Blue Jays Opening Day outlook
With new faces aboard, Toronto displaying a quiet confidence
TORONTO -- Spring Training was more about getting acclimated and making adjustments and less about wins and losses this year for Toronto.
With many new faces in camp, the Blue Jays wanted to use the preseason to get acquainted with one another and focus on the new roles facing a few players. This spring, Aaron Hill showed he has potential to be a solid second baseman, Eric Hinske has looked comfortable in right field and Shea Hillenbrand has been productive as the primary designated hitter.
The new additions of A.J. Burnett, B.J. Ryan, Bengie Molina, Troy Glaus and Lyle Overbay have all mixed in well in the Toronto clubhouse, which has been a relaxed atmosphere all spring -- a result of having no position battles.
The team has also displayed a quiet confidence as it approached the season. The Blue Jays have finished in third place in the American League East in seven of the last eight years, but the winter dealings have many analysts thinking these Jays can contend with the Yankees and the Red Sox. With the talented group Toronto already had in place, that mindset might not be that farfetched.
The Blue Jays haven't made the playoffs since 1993, when they won the second of two consecutive World Series championships. The new cast in place could put an end to the 12-year postseason drought.
1. Reed Johnson, LF:
Johnson, who bats right-handed, is coming off a spring in which he finished with nine hits in 31 at-bats (.291). Johnson displayed some pop last season, collecting 21 doubles, eight homers and six triples in 398 at-bats.
2. Alex Rios, RF:
Rios slides into the No. 2 hole on the heels of a strong Spring Training that yielded a .355 batting average and a .394 on-base percentage. The right-handed-swinging Rios showed progress in his second season in 2005, finishing at .262 with 10 homers, 59 RBIs and 14 stolen bases.
3. Vernon Wells, CF:
Wells is Toronto's soft-spoken leader in the field (two straight Gold Glove Awards) and at the plate (team-high 28 home runs and 97 RBIs in '05). With added protection in the heart of the order, Wells could have an even more productive year at the plate.
4. Troy Glaus, 3B:
Toronto is hoping Glaus can provide the power that the team has lacked since Carlos Delgado left town. Glaus, who won the World Series MVP with the Angels in 2002, will be a legitimate threat to hit 30-40 home runs and drive in 100 RBIs.
5. Lyle Overbay, 1B:
Overbay was acquired in a trade with Milwaukee and he brings solid defense at first base and a smooth swing to the lineup. The Jays love Overbay's ability to hit doubles and he should thrive on the fast FieldTurf at the Rogers Centre.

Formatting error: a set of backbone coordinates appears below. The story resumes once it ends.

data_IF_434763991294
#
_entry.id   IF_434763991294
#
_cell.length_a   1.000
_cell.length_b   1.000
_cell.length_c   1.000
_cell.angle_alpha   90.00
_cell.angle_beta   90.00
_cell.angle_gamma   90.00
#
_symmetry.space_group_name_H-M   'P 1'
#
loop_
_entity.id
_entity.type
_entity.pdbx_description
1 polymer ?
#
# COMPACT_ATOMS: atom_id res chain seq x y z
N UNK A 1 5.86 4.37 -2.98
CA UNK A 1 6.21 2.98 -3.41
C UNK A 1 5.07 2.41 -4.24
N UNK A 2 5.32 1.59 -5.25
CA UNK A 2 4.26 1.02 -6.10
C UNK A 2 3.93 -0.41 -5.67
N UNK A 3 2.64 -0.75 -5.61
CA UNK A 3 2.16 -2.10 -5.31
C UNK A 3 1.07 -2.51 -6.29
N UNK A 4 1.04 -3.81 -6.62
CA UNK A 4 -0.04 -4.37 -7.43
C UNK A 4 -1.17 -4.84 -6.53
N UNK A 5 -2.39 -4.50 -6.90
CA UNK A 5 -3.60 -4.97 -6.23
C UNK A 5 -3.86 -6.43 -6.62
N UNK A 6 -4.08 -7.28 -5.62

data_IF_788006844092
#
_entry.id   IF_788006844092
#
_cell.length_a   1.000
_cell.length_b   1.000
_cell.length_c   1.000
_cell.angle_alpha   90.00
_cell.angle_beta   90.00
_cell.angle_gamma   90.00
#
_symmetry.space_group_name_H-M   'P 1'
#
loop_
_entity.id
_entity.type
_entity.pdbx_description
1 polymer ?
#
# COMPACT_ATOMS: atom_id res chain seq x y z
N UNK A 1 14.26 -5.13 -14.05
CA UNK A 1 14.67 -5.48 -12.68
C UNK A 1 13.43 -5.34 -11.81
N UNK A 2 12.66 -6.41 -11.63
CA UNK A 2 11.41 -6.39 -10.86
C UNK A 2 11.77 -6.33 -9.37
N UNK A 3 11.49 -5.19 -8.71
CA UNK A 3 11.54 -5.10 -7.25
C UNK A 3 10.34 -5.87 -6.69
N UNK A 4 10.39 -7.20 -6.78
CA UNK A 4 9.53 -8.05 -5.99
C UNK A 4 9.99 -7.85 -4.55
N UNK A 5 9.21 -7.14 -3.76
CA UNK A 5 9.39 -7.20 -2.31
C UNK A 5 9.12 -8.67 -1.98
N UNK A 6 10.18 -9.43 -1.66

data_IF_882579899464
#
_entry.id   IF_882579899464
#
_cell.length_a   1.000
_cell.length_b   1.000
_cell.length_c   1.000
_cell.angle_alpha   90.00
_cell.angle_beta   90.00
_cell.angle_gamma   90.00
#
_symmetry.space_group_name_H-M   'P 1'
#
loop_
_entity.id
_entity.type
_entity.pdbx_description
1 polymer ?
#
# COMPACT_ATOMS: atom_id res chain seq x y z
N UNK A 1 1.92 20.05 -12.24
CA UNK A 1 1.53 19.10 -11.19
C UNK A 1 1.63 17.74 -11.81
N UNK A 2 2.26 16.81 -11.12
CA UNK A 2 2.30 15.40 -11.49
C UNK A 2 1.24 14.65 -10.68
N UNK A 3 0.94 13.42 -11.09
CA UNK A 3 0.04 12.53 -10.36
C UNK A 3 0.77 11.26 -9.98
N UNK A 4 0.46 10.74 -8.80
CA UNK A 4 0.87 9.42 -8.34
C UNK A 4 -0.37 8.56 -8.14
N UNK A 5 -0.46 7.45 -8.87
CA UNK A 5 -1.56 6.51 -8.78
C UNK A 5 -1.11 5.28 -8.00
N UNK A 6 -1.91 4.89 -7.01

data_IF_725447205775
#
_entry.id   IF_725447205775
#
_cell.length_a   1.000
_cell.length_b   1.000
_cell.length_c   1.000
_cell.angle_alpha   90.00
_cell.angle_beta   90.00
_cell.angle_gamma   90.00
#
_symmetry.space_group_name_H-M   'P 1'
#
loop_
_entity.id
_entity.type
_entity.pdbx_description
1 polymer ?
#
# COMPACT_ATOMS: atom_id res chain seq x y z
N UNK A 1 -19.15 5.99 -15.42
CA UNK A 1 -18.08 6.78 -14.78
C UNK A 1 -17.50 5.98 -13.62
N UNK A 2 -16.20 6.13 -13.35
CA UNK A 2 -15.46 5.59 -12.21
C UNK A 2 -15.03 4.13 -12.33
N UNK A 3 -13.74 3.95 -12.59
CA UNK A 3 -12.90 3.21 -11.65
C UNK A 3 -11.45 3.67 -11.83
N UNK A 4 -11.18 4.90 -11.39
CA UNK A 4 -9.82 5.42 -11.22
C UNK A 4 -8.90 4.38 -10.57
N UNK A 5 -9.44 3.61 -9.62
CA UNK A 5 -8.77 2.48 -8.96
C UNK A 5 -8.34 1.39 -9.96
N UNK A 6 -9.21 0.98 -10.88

6. Shea Hillenbrand, DH:
Hillenbrand is entering this season a bit trimmer and with a revamped swing, which is designed to provide more power. He will be the primary DH, but he can also be a valuable asset at either first or third base if Glaus or Overbay needs a day off.
7. Bengie Molina, C:
Molina has two Gold Glove Awards under his belt and he's coming off his best offensive season. Toronto believes he and backup Gregg Zaun provide a talented catching tandem to lead a pitching staff that was the best in the division last year.
8. Aaron Hill, 2B:
Hill -- who split time between third base, shortstop and second base last year as a rookie -- takes over at second full-time this season after Gold Glove winner Orlando Hudson was traded to Arizona in the deal that brought Glaus to the Jays. Hill is more than adequate in the field and he has good offensive potential.
9. Russ Adams, SS:
Adams is entering his second full season as the starting shortstop. He needs to improve the throwing accuracy he displayed last year and he'll need to get on base more to be a successful table-setter in the big leagues.
1. Roy Halladay, RHP:
Halladay is fully recovered from the broken leg that ended his impressive 2005 campaign in July. This year, the right-hander will aim to pick up where he left off -- on pace to contend for a second American League Cy Young Award.
2. A.J. Burnett, RHP:
Burnett signed a five-year, $55 million deal with Toronto in December. The righty is reunited with pitching coach Brad Arnsberg, who was his instructor in '02 with the Marlins, and Burnett is looking at his tenure with the Jays as a fresh start. If Burnett can finally reach his potential, he and Halladay will be a fearsome 1-2 punch.
3. Ted Lilly, LHP: